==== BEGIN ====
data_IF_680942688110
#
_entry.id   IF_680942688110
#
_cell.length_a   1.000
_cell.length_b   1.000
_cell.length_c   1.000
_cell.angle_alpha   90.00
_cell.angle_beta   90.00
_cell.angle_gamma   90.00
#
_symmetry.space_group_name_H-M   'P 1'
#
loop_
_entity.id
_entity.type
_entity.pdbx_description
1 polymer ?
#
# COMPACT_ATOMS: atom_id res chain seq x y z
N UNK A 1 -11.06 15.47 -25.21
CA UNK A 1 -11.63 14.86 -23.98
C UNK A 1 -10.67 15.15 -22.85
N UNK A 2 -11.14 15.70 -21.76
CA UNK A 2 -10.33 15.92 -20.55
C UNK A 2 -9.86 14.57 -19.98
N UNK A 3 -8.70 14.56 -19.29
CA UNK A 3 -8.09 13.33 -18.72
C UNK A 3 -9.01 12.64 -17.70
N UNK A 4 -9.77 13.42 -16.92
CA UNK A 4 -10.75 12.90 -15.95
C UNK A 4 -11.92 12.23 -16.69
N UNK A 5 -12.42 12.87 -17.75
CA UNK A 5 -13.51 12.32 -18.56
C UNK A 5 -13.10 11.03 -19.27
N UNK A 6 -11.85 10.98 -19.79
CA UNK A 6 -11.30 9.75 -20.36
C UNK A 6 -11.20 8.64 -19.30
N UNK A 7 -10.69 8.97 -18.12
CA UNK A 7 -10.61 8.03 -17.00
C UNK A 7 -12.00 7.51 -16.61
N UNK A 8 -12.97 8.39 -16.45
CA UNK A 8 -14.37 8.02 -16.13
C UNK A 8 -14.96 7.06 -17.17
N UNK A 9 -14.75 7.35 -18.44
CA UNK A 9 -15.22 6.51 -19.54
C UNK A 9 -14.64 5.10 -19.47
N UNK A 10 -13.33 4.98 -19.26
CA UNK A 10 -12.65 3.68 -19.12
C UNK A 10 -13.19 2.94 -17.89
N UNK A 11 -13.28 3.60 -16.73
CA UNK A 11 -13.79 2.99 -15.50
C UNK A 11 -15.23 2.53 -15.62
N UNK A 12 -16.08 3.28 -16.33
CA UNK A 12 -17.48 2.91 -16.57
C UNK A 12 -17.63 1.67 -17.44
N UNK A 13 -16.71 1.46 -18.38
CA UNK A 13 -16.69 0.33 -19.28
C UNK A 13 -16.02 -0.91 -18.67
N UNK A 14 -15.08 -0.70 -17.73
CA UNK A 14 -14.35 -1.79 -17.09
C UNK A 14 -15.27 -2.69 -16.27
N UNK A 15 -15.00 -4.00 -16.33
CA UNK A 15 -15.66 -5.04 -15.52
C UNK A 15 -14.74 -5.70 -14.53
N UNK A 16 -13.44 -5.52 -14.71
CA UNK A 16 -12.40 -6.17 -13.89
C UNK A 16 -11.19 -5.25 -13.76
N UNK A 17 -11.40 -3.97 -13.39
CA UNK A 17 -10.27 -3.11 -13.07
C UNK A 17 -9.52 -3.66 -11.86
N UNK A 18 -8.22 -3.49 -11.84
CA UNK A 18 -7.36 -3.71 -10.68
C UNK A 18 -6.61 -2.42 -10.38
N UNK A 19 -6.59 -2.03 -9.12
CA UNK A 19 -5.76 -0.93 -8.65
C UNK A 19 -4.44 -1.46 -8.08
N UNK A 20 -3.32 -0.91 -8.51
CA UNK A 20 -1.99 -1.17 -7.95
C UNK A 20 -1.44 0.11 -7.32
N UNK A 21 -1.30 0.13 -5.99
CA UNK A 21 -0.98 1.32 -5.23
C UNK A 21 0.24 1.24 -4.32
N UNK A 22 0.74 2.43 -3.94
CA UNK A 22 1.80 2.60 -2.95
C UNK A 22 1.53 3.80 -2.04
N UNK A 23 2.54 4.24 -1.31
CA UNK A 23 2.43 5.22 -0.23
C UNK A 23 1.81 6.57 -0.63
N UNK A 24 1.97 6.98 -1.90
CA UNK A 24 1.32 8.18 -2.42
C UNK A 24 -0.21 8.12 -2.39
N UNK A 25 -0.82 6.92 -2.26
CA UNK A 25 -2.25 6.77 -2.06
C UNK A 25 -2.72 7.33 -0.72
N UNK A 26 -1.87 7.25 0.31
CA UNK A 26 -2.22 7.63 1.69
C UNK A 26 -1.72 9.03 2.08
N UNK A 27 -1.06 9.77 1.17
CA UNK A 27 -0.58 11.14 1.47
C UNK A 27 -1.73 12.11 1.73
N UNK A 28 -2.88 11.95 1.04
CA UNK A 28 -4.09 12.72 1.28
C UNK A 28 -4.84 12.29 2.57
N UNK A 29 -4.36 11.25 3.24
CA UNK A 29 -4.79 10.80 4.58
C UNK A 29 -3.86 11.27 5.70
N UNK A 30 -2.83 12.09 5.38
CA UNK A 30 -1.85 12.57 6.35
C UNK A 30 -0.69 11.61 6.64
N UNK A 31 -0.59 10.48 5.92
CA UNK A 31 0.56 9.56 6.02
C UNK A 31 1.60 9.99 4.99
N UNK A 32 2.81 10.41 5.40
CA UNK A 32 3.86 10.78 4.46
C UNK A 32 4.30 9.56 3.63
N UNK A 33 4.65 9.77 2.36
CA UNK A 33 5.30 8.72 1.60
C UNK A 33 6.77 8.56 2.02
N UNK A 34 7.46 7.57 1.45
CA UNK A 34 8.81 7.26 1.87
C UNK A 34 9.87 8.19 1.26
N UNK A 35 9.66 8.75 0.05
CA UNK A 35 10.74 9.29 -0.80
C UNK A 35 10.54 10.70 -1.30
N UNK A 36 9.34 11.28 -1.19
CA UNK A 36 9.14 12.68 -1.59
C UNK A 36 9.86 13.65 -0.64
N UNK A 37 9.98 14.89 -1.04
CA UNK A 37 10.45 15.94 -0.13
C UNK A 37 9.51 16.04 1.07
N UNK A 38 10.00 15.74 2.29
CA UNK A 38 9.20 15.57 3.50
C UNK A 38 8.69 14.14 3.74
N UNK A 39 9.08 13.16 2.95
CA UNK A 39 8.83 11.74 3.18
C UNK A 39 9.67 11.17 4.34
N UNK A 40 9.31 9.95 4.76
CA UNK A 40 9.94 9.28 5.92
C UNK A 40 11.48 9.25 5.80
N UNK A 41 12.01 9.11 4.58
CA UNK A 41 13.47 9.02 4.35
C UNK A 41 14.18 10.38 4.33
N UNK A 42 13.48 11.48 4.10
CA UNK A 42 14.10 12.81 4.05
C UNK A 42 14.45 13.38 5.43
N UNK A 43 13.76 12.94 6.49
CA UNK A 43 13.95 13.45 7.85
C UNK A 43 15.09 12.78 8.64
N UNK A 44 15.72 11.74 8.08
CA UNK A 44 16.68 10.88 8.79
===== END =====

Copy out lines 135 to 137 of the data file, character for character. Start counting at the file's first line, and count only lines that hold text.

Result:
N UNK A 39 9.08 13.16 2.95
CA UNK A 39 8.83 11.74 3.18
C UNK A 39 9.67 11.17 4.34